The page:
The Intellectual Life of the British Working Classes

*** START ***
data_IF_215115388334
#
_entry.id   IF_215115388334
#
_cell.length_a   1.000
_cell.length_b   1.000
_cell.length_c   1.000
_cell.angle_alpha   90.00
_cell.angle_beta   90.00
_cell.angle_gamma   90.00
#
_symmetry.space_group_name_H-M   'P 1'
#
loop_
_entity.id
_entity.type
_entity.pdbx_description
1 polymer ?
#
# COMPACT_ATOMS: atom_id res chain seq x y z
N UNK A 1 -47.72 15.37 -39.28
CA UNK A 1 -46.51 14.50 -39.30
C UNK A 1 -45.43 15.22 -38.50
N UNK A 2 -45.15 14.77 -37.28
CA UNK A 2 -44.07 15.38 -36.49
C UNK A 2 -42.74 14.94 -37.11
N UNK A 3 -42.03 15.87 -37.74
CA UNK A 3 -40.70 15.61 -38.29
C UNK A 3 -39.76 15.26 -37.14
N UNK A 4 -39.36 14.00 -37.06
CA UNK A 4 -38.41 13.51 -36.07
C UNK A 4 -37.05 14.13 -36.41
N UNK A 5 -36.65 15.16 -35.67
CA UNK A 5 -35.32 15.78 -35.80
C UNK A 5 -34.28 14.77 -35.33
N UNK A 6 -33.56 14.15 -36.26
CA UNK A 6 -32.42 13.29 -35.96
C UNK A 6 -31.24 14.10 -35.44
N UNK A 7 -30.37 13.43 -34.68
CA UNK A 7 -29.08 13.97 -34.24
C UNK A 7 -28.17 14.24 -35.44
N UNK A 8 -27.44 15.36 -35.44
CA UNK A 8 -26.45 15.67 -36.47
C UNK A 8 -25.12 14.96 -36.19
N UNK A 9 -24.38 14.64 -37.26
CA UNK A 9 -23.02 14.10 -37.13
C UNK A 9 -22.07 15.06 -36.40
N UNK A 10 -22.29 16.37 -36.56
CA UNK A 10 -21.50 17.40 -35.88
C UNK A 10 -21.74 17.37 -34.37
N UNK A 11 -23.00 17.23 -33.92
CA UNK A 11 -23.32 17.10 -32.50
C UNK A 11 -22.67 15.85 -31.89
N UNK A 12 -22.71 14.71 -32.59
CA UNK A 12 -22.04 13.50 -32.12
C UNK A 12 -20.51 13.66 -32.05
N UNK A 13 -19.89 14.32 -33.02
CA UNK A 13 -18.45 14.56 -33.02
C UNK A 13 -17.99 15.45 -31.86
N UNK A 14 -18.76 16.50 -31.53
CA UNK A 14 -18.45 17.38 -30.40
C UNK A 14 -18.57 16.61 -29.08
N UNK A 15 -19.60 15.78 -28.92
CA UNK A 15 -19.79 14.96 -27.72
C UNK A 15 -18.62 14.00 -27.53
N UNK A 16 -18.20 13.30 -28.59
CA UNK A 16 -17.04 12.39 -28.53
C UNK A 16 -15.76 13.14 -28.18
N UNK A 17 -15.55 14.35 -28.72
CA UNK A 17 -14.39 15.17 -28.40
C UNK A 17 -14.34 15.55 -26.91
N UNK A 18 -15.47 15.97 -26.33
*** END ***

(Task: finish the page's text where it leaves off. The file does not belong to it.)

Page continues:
This is a landmark intellectual history of Britain’s working classes from the preindustrial era to the twentieth century. Drawing on workers’ memoirs, social surveys, library registers, and more, Jonathan Rose uncovers which books people read, how they educated themselves, and what they knew. A new preface addresses the continuing relevance of the book amidst the upheavals of the present day. “An astonishing book.”—Ian Sansom, The Guardian “A passionate work of history. . . . Rose has written a work of staggering ambition.”—Daniel Akst, Wall Street Journal Winner of the SHARP Book History Prize, the American Philosophical Society’s Jacques Barzun Prize, and the British Council Prize cowinner of the Longman-History Today Book of the Year Prize for 2001; named one of the finest books of 2001 by The Economist.